Life, Lost Liberty and Happiness Crammed Down My Throat

Ah, politics. I’ve been laughing a great deal this week. I love the dramatic headlines: “Government shutdown: Politicians squabble as World War II veterans break down memorial gates, ‘Panda Cam’ lovers cut off” or “Now What? Government shutdown to be felt across America.” What? I didn’t feel a thing. I was busy living life, amidst the irritation of having to decide what I’m going to do in regards to this most vile of laws, the Affordable Care Act. My reasons for objecting to this law are thus:

  1. I have never had health insurance. This is because I cannot afford it. I refuse to feel sorry for myself because of this, and it has never occurred to me to request that the government pay for my healthcare by extorting the money for said healthcare from others more fortunate than myself. This is because I was taught that if I desire something, I must pay for it myself, not demand it from someone else.
  2. Affordable healthcare, under the constitution, is not an inalienable right. Life, liberty and the pursuit of happiness are inalienable rights. Essentially, this disastrous piece of legislation hands happiness (or my desire) to me, bypassing the pursuit of it (or struggle for it) which the Constitution guarantees me. Does no one remember that the struggle for the things we most desire often renders the most meaning and fulfillment in life? But to add insult to injury ACA does not even offer “happiness” to me, it demands that I accept it without argument.
  3. The Affordable Healthcare Act is dressed-up welfare. Only, much, much worse. Welfare is supposed to be temporary. (Technically.) If hard times befall me, I can temporarily sign up for Welfare until I get myself back on my feet. The Affordable Healthcare Act is permanent Welfare—permanent reliance on the government. And it’s not for a small segment of the population. Everyone must be involved in some degree or another. The whole fiscal responsibility of this law has been called into question time and time again. Do I really need to point out one more time that a government in debt to the tune of several trillion dollars can’t afford to pay for its population’s healthcare?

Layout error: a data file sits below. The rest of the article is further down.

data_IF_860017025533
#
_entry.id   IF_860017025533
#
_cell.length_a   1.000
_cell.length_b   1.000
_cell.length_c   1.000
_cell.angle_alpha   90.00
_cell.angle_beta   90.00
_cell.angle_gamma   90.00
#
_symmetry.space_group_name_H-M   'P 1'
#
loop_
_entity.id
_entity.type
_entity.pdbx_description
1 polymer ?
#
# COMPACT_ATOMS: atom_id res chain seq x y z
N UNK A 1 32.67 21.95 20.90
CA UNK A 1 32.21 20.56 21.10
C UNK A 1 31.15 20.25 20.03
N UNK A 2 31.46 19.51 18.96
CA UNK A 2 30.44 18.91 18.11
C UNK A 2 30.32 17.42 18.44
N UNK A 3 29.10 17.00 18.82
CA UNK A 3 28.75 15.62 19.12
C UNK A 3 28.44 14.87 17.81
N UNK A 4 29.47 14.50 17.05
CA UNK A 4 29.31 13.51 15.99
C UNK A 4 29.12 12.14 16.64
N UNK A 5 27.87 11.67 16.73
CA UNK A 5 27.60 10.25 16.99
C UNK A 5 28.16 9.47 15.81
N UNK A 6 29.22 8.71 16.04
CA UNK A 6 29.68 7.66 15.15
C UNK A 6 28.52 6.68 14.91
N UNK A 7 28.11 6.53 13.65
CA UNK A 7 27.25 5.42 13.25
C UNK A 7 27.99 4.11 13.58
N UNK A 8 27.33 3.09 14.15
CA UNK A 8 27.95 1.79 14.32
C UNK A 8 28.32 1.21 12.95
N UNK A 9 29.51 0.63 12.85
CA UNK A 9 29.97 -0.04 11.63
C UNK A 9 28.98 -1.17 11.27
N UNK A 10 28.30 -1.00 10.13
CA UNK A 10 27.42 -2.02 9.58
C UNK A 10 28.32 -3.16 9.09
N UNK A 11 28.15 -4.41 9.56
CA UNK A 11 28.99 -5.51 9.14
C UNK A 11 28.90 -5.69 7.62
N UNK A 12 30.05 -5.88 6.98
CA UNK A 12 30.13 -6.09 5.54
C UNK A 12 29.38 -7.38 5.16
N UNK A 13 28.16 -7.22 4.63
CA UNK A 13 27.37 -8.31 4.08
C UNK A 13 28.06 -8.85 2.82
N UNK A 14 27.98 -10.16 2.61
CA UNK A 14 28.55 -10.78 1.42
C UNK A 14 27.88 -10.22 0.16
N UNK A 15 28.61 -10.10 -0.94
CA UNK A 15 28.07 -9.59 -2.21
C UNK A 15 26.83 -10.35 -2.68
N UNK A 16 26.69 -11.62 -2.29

4. Correct me if I’m wrong, but the Affordable Healthcare Act is the first law that requires an individual to buy a good or service on the basis of existence. I exist. Therefore, I must buy health insurance. I can avoid buying car insurance if I want to. I simply don’t buy a car. Since when did it become Constitutional to force American citizens to buy goods and services predicated on existence?

So, my question is, when a government will no longer govern itself, what is a Christian to do? At what point does a government become so perverse that a Christian can no longer comply with some of its laws? How much longer will we assist an unprincipled government to dig its hole deeper and deeper? I still haven’t found the answer to that question.

We’re losing our liberties at a rapid pace. That much is evident. Once this law sinks us into twice as much debt as we’re already faced with, the term “prosperity” will be a relic of the past. I can hear the conservatives wailing with misery already and Christians complaining  about losing religious freedoms. But here’s another side to the story.

Throughout the majority of history, most civilizations have been controlled by tyrannical governments. Even now, how many countries in the world are under the thumbs of despots? Are there enough fingers on our hands to count them? Probably not. So, what happens when socialism continues its inexorable march forward in our country? What happens when American’s not only lose their liberties but hand them over in relief from the responsibilities they demand? What happens when Christians are barred from doing business in the public sphere? I hate to break it to you but life goes on. More importantly, God’s Kingdom marches on, while the Church blooms forth, from the weak and pitiful organization it’s been for the last century and a half, to a mighty army in all the splendor God intended for it. Here’s a truth to wrap your minds around: Suffering breeds strength and resolve. Ease and comfort engender flabby character and useless consumers. It’s no coincidence that Christians under fire have been better and more powerful witnesses for the Gospel of Christ than those living unchallenged.